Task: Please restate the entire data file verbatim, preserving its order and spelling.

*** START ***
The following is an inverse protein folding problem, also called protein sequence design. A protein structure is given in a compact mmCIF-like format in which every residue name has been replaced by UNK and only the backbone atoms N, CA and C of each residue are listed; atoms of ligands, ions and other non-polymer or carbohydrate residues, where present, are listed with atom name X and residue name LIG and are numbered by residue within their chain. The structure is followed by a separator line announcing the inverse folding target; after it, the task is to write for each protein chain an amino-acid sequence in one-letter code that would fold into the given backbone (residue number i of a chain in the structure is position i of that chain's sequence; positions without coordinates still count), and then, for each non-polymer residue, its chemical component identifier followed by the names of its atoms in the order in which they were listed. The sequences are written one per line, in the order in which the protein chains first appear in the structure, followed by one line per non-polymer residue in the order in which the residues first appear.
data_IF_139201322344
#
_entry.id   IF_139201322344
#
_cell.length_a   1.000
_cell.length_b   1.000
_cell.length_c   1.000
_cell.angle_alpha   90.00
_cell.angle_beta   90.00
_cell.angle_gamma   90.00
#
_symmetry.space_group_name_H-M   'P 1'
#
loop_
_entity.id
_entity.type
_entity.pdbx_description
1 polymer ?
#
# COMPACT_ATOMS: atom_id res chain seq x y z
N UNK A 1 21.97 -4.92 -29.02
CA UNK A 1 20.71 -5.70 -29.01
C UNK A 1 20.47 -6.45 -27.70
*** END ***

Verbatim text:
The following is an inverse protein folding problem, also called protein sequence design. A protein structure is given in a compact mmCIF-like format in which every residue name has been replaced by UNK and only the backbone atoms N, CA and C of each residue are listed; atoms of ligands, ions and other non-polymer or carbohydrate residues, where present, are listed with atom name X and residue name LIG and are numbered by residue within their chain. The structure is followed by a separator line announcing the inverse folding target; after it, the task is to write for each protein chain an amino-acid sequence in one-letter code that would fold into the given backbone (residue number i of a chain in the structure is position i of that chain's sequence; positions without coordinates still count), and then, for each non-polymer residue, its chemical component identifier followed by the names of its atoms in the order in which they were listed. The sequences are written one per line, in the order in which the protein chains first appear in the structure, followed by one line per non-polymer residue in the order in which the residues first appear.
data_IF_139201322344
#
_entry.id   IF_139201322344
#
_cell.length_a   1.000
_cell.length_b   1.000
_cell.length_c   1.000
_cell.angle_alpha   90.00
_cell.angle_beta   90.00
_cell.angle_gamma   90.00
#
_symmetry.space_group_name_H-M   'P 1'
#
loop_
_entity.id
_entity.type
_entity.pdbx_description
1 polymer ?
#
# COMPACT_ATOMS: atom_id res chain seq x y z
N UNK A 1 21.97 -4.92 -29.02
CA UNK A 1 20.71 -5.70 -29.01
C UNK A 1 20.47 -6.45 -27.70